It is standard practice to buy insurance when shipping artworks or any other high-value item—and the costs will vary depending on the artwork’s worth, weight, and size. The gallery or auction house will often include insurance while coordinating shipping, but it is always a good idea to double check that this step is completed.
Insurance is an added, but necessary expense—and ensures that you will be reimbursed if something were to happen while your artwork is in transit.
Disaster 3: Your artwork gets left in the rain.
ARTSY TIP: CHOOSE SIGNATURE-REQUIRED SHIPPING
You can also ask the gallery to choose a delivery option that is “signature-required” to make sure that the artwork arrives in safe hands. When a package is not designated as signature-required, it can be left on your doorstep when no one is around—and could end up getting damaged by rainy weather.
You can also ship the artwork directly to your office or a doorman building—whatever is most convenient for you.
Disaster 4: Shipping costs are more expensive than the artwork.
ARTSY TIP: HOLD OFF ON FRAMING
Framed artworks—especially those behind glass—will be more expensive to ship, as they often need to be placed in a heavy wooden crate to prevent damages.
For prints and other works on paper, you can consider this less expensive option. It’s often possible for the gallery to ship the artwork without the frame, but send it directly to a framer near you. This way, the gallery or auction house can skip the heavy crating and mail the artwork rolled in a tube—and you can pick up the piece fully framed.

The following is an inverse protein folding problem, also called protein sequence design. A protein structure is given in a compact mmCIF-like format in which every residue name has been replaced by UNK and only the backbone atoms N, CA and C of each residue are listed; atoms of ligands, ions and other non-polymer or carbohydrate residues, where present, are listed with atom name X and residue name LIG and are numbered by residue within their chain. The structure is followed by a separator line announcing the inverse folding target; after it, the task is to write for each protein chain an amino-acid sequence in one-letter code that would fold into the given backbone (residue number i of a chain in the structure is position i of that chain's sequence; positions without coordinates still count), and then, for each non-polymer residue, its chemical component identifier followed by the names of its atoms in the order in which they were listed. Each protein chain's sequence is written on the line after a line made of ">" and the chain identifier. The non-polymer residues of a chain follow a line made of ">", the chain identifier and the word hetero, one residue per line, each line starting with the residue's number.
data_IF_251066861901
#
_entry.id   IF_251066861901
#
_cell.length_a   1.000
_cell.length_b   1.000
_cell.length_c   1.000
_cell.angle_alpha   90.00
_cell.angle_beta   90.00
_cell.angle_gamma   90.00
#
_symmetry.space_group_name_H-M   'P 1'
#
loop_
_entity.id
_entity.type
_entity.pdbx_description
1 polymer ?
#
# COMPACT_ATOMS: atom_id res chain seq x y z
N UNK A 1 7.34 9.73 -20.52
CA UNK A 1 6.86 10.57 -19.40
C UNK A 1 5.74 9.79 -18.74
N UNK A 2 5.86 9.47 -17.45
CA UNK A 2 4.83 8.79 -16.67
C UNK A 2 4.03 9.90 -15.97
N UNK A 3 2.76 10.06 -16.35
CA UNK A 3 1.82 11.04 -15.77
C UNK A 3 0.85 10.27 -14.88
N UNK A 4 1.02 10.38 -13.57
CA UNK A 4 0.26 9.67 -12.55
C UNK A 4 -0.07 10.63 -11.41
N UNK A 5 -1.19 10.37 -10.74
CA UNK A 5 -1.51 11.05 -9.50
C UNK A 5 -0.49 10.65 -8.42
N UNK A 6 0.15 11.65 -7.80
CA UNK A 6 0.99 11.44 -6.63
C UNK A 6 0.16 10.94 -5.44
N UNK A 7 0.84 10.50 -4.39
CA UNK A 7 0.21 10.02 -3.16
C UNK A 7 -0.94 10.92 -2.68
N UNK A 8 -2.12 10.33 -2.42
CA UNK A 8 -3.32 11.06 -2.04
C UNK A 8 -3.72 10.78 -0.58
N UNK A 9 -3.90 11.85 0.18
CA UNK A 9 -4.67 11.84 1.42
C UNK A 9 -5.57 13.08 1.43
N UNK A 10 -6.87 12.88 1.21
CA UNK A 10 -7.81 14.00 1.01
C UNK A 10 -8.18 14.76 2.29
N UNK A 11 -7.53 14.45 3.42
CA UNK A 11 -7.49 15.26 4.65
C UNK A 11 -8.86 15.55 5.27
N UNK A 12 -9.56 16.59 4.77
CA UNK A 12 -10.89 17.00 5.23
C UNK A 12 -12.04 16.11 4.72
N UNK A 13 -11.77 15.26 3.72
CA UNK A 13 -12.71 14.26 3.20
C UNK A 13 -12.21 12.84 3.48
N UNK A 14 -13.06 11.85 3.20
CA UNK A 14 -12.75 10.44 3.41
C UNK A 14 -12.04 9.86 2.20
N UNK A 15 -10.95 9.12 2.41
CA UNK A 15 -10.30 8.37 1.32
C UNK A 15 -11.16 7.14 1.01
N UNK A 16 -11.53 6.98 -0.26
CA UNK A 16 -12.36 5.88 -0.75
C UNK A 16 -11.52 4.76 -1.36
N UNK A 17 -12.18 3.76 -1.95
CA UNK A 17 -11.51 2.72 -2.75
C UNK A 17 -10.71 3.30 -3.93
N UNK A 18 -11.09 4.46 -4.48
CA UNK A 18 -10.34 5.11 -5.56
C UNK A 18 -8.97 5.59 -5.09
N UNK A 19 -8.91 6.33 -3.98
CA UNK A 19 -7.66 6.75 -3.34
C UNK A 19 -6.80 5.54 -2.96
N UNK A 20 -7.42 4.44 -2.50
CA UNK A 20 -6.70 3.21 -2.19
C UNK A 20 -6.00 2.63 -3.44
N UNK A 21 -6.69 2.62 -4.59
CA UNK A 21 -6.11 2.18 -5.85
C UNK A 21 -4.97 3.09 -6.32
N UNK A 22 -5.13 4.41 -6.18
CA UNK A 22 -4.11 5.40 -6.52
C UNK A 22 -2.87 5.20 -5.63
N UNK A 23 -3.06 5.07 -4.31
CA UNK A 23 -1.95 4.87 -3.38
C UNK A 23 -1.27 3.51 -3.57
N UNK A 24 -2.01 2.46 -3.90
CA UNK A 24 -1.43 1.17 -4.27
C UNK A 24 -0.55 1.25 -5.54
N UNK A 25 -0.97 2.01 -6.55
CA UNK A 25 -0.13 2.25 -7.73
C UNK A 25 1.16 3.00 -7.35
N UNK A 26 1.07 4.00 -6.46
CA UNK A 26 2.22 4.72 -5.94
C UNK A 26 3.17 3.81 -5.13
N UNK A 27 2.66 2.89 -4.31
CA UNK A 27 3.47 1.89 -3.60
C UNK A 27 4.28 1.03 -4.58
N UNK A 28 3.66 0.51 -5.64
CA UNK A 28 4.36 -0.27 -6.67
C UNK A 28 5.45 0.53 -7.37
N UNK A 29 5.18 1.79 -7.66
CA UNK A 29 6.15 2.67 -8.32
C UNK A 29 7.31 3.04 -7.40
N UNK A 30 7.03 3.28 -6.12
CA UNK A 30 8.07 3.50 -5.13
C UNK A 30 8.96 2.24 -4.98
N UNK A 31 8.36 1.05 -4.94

To save costs, a gallery might also be able to include your work in a shipment for an upcoming art fair or exhibition in your area. When transporting art overseas, it can be worth waiting a little longer for your artwork to lower shipping fees.
When buying art, shipping is not the place to cut corners—it is worth investing in extra precautions to ensure that your artwork arrives in one piece. Galleries and auction houses are experts in shipping their artworks from point A to point B. So if you have any questions about shipping costs or logistics, you can always refer to the seller for guidance.
About Artsy.net - Artsy features the world’s leading galleries, museum collections, foundations, artist estates, art fairs, and benefit auctions, all in one place. Our growing database of 800,000 images of art, architecture, and design by 80,000 artists spans historical, modern, and contemporary works, and includes the largest online database of contemporary art. Artsy is used by art lovers, museum-goers, patrons, collectors, students, and educators to discover, learn about, and collect art. Their website is Artsy.net.